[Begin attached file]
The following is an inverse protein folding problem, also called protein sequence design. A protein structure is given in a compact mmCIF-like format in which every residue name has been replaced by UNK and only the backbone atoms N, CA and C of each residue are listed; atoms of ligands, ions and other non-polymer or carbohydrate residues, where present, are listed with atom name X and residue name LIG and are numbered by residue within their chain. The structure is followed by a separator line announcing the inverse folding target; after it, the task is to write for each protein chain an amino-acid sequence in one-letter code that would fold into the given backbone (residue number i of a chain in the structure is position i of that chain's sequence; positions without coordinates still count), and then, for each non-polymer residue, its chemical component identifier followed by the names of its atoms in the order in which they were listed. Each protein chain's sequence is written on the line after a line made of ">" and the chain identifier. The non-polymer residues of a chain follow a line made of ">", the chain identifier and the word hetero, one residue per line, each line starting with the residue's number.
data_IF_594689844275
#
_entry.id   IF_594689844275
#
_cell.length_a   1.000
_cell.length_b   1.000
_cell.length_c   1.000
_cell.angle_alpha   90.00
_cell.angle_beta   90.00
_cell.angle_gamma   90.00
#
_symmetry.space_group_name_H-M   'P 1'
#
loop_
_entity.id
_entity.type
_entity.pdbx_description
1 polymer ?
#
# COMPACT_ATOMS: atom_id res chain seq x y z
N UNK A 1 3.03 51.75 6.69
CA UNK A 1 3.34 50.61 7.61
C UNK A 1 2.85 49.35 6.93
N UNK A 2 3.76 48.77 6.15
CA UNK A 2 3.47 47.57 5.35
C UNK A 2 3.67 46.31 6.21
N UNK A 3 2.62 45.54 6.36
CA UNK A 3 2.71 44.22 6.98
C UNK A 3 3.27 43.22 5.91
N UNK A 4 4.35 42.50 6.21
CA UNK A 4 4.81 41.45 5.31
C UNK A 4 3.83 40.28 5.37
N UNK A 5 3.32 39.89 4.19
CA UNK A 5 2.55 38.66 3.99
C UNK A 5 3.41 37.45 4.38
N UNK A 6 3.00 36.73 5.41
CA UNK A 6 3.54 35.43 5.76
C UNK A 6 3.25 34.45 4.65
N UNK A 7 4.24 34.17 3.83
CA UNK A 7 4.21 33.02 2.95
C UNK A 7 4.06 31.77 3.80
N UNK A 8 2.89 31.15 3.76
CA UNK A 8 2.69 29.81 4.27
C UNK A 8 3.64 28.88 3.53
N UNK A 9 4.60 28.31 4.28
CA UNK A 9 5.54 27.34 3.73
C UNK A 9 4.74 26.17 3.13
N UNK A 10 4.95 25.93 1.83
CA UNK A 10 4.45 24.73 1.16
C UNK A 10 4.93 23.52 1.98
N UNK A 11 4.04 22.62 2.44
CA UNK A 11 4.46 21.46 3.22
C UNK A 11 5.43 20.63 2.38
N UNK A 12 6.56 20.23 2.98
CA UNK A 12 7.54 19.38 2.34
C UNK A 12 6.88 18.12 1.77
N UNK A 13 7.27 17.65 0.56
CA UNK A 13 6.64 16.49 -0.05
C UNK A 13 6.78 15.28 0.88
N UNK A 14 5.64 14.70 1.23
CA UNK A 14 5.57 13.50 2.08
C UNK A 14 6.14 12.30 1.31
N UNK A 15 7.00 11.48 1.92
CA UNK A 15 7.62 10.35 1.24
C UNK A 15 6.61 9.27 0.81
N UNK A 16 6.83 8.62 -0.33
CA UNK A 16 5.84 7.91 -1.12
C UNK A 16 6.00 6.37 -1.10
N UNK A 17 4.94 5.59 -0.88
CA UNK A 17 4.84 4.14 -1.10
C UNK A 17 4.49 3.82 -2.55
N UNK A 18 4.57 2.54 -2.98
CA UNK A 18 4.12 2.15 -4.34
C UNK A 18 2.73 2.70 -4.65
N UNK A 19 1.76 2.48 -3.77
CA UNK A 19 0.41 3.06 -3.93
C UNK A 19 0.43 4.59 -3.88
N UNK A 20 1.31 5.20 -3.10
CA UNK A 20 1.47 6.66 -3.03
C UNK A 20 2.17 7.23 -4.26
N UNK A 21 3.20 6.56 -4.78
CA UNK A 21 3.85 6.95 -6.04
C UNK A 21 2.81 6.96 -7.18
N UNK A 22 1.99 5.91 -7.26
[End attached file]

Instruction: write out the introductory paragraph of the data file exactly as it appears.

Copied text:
The following is an inverse protein folding problem, also called protein sequence design. A protein structure is given in a compact mmCIF-like format in which every residue name has been replaced by UNK and only the backbone atoms N, CA and C of each residue are listed; atoms of ligands, ions and other non-polymer or carbohydrate residues, where present, are listed with atom name X and residue name LIG and are numbered by residue within their chain. The structure is followed by a separator line announcing the inverse folding target; after it, the task is to write for each protein chain an amino-acid sequence in one-letter code that would fold into the given backbone (residue number i of a chain in the structure is position i of that chain's sequence; positions without coordinates still count), and then, for each non-polymer residue, its chemical component identifier followed by the names of its atoms in the order in which they were listed. Each protein chain's sequence is written on the line after a line made of ">" and the chain identifier. The non-polymer residues of a chain follow a line made of ">", the chain identifier and the word hetero, one residue per line, each line starting with the residue's number.